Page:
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Living through war, thousands of kilometers away 

When Russia started the invasion of her country, Dalhousie University student Dali Kapanadze woke up every day shaking. In early March, her family made it from Kyiv to Poland. She is now working to try to get them to Canada. 

Kapanadze is a fourth-year student from Kyiv studying microbiology and immunology. She moved to the United States six years ago for high school and moved to Canada three years ago to attend Dal. She hasn’t been back to Ukraine since December 2019. 

Hundreds of thousands of refugees have tried to flee the country into Poland for safety. Kapanadze’s family, her mother and grandmother, arrived in Poland shortly before the invasion started. 

“Now I’m working on getting them here, and sending money to the funds that go to humanitarian support and military support there,” said Kapanadze. 

Kapanadze said she’s also working out her own finances in order to help support her family, “there will be little to no refugee support in Canada once they arrive.” 

As of March 10, Canada is in discussions with Poland to welcome Ukranian refugees to the country, but nothing has been implemented yet.  

“I don’t have the means to bring in two more people and have them taken care of. Neither does my partner. It’s a big ask,” said Kapanadze. 

When the attack on Ukraine began, she watched the news non-stop. Her professors helped her where they could, but she feels that there is only so much help she can take right now. 

“I took a little less than a two-week pause, and even now that I’m physically in class, I’m still incredibly behind, so no, it’s not good. I will pull through it,” said Kapanadze. “The best help for my family right now is for me to graduate and be able to support them.” 

She said she isn’t surprised this is happening. She grew up watching Russian aggression, she just didn’t expect it now. 

“I’m half Georgian … Our relatives in Georgia, they have suffered from Russian aggression in 2008,” said Kapanadze.  

In August 2008, Russia invaded Georgia in support of breakaway provinces. Putin justified his war by claiming that Georgia was committing an “ethnic cleansing” of Ossetians and that his support of the self-proclaimed republic of South Ossetia was to prevent this. The war lasted 12 days and would result in hundreds of deaths of soldiers and civilians.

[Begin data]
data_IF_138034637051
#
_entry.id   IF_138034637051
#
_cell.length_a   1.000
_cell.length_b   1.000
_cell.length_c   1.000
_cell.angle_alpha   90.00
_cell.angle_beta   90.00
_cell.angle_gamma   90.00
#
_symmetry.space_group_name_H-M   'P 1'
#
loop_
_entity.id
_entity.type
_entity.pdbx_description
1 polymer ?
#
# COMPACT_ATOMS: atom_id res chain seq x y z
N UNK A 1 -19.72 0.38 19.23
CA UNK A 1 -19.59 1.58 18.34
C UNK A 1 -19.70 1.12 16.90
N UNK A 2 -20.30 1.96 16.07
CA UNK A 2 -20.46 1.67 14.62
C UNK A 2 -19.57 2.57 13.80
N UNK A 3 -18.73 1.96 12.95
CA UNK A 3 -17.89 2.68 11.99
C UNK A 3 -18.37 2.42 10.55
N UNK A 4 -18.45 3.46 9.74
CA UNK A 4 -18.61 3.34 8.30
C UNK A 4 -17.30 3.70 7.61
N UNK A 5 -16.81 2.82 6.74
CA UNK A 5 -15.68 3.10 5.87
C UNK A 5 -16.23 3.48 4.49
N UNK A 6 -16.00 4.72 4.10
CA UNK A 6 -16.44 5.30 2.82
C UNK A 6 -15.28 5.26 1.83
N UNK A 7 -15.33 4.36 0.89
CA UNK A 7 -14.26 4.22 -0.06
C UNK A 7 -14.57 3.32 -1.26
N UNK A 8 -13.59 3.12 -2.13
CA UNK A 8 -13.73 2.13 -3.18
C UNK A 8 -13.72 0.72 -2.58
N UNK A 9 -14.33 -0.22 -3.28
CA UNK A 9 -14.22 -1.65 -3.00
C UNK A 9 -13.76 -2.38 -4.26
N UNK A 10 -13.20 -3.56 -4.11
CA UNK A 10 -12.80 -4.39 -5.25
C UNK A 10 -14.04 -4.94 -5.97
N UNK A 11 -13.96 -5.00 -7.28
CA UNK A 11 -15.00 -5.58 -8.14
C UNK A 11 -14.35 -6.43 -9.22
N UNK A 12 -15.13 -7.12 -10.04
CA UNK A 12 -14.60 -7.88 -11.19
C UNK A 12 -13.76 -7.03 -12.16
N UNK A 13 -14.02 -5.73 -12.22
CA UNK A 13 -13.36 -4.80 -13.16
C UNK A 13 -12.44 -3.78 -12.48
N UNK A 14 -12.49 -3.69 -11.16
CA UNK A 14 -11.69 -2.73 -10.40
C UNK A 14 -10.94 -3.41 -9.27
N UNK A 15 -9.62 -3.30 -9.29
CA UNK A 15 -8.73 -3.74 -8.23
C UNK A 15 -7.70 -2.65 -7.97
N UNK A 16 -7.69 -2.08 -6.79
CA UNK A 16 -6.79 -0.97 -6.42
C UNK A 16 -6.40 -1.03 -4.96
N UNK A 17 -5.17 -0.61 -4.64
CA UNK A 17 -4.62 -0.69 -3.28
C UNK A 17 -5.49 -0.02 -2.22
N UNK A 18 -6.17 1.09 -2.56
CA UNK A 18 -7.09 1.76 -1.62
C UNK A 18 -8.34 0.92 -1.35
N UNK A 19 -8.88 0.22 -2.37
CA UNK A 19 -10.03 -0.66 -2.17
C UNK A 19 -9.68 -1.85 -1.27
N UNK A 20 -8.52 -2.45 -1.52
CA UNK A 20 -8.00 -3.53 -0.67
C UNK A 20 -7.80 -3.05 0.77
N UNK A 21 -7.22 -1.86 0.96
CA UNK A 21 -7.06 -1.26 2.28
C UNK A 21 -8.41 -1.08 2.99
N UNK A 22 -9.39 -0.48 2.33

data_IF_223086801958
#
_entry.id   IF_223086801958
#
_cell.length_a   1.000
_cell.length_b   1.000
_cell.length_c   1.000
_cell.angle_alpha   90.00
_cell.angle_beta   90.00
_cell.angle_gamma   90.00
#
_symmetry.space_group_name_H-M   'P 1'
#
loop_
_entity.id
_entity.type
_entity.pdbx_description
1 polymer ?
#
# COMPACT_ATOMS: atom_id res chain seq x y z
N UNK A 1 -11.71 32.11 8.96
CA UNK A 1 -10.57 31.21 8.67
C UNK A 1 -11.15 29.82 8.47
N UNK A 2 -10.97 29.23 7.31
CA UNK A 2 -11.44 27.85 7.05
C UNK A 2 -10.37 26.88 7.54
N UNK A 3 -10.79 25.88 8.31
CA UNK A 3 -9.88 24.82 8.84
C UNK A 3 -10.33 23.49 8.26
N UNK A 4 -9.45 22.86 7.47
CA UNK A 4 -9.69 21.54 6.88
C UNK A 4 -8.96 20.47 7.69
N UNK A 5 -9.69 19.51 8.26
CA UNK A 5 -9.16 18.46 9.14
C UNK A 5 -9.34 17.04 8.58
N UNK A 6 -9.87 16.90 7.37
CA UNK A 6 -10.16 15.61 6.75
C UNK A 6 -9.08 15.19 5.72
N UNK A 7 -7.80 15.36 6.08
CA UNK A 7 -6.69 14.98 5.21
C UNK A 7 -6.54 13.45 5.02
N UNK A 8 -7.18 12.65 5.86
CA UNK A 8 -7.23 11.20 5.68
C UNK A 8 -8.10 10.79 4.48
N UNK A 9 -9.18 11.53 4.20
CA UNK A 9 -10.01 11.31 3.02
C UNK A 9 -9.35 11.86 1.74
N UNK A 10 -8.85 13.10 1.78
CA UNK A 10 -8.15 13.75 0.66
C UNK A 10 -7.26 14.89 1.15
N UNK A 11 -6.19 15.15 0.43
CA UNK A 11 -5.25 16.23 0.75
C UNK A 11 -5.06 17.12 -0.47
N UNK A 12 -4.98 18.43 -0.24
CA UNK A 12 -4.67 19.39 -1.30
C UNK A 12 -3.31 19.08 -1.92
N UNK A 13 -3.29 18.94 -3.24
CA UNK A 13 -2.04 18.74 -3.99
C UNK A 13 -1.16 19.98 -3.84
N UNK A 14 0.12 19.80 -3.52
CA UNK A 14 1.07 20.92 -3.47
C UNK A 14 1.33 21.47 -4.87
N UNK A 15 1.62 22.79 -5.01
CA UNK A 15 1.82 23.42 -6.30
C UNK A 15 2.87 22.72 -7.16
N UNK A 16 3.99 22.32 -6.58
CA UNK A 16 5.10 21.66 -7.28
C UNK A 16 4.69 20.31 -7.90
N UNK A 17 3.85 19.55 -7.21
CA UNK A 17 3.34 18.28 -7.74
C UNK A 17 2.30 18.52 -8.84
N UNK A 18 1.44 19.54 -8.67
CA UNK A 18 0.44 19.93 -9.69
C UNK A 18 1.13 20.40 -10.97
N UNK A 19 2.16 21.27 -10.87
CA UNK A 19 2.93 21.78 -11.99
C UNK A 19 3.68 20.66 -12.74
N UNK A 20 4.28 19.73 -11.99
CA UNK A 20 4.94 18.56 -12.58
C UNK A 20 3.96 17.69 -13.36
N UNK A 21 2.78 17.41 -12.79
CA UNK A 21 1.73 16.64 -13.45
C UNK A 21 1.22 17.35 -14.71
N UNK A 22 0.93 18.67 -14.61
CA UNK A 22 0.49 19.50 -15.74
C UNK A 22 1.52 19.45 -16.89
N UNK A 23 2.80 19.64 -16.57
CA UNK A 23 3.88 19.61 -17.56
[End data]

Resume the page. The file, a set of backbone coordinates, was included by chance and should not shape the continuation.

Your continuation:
In 2014, Russia launched an invasion into the southern Ukrainian peninsula of Crimea. Russia has continued to occupy the area and stoked further tensions in the eastern Ukrainian region of Donbas. 

“The Western world basically gaslights the shit out of them. And they gaslit the shit out of us with the occupation of Crimea in 2014. And with the bloody war that they started eight years ago, this is not a new war.” 

Emilie Quinn is a fourth-year political science and history student doing her thesis on the cost of the Crimean war. She said that the dissolution of the U.S.S.R., Ukraine has been fighting for their place. Comparing her work to today’s war, she is unsure of the impact that actions of the West will have. 

“From a political science point of view, [sanctions] work on people who are thinking rationally, but I think that what Putin is thinking is more complex than that. He really wants to test the world and NATO’s capacity.” 

On March 10, the Faculty of Arts and Social Sciences hosted a forum with experts from Dal, Saint Mary’s University and Mount Saint Vincent University.  

“The road will be long and the cost will be heavy,” said Denis Kozlov, associate professor in the Department of History, at the event. 

Ruben Zaiotti is the director of the Jean Monnet European Union Centre of Excellence at Dal. He hosted the event. In an interview with the Gazette, Zaiotti said he believes this war will continue for months or more. “It depends what Putin’s ultimate objective is … If it’s control Ukraine, then that could last a very long time.” 

He said that the situation is evolving quickly, but this is the start. “It’s the next phase, that’s going to be the most difficult one, it’s about controlling the country, a.k.a., basically occupying the country after that, you know, Russia might be able to put somebody friendly in power in Kyiv.” 

When thinking of her home, Kapanadze said that the West needs to do everything they can to help. She said that although sanctions will predominately impact Russian citizens, that may be what it takes to make an impact. 

“The people who understand that this is not right, they’re not willing to do something actively to change it. And the people who are doing something actively to change it, they’re using wrong approaches,” said Kapanadze. 

”[it’s a] privilege of other European countries where you can go to the peaceful protests and have an impact on the decision making of your government,” she said. “In a totalitarian regime, that is not an option. And an attempt of changing your government’s policy with a peaceful protest is the equivalent of, I don’t know, mashing your potatoes with a microscope.” 

Kapanadze received an email from Dal with how they can help. “They told me that they’re here for me, and they feel I could go to university counseling. That’s the support that I got,” she said. 

She said people in Halifax can take obvious steps to help: attend rallies, support humanitarian and military funds, and call on politicians for increased intervention and aid for Ukraine. 

When her family and other refugees make it to Canada, Kapanadze said that we all need to help out. Businesses must keep jobs available, housing must be provided and everyone needs to pitch in to support them. 


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